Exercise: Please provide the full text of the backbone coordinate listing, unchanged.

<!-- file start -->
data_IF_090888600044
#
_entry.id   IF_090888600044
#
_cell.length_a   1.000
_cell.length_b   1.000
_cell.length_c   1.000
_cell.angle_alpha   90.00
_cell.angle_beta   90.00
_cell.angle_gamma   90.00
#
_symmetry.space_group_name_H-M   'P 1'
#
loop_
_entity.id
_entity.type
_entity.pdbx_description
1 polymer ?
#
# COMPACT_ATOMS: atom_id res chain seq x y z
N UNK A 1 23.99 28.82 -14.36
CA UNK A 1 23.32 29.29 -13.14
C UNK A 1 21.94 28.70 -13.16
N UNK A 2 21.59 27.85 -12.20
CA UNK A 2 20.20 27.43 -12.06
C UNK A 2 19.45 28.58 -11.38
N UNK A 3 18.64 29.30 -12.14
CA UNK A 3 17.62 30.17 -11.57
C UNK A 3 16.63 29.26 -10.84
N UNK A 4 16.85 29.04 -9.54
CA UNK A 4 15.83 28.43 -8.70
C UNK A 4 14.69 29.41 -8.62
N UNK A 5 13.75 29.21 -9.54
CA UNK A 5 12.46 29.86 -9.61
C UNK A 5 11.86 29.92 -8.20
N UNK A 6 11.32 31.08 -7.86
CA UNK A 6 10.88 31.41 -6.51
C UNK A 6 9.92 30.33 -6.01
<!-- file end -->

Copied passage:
data_IF_090888600044
#
_entry.id   IF_090888600044
#
_cell.length_a   1.000
_cell.length_b   1.000
_cell.length_c   1.000
_cell.angle_alpha   90.00
_cell.angle_beta   90.00
_cell.angle_gamma   90.00
#
_symmetry.space_group_name_H-M   'P 1'
#
loop_
_entity.id
_entity.type
_entity.pdbx_description
1 polymer ?
#
# COMPACT_ATOMS: atom_id res chain seq x y z
N UNK A 1 23.99 28.82 -14.36
CA UNK A 1 23.32 29.29 -13.14
C UNK A 1 21.94 28.70 -13.16
N UNK A 2 21.59 27.85 -12.20
CA UNK A 2 20.20 27.43 -12.06
C UNK A 2 19.45 28.58 -11.38
N UNK A 3 18.64 29.30 -12.14
CA UNK A 3 17.62 30.17 -11.57
C UNK A 3 16.63 29.26 -10.84
N UNK A 4 16.85 29.04 -9.54
CA UNK A 4 15.83 28.43 -8.70
C UNK A 4 14.69 29.41 -8.62
N UNK A 5 13.75 29.21 -9.54
CA UNK A 5 12.46 29.86 -9.61
C UNK A 5 11.86 29.92 -8.20
N UNK A 6 11.32 31.08 -7.86
CA UNK A 6 10.88 31.41 -6.51
C UNK A 6 9.92 30.33 -6.01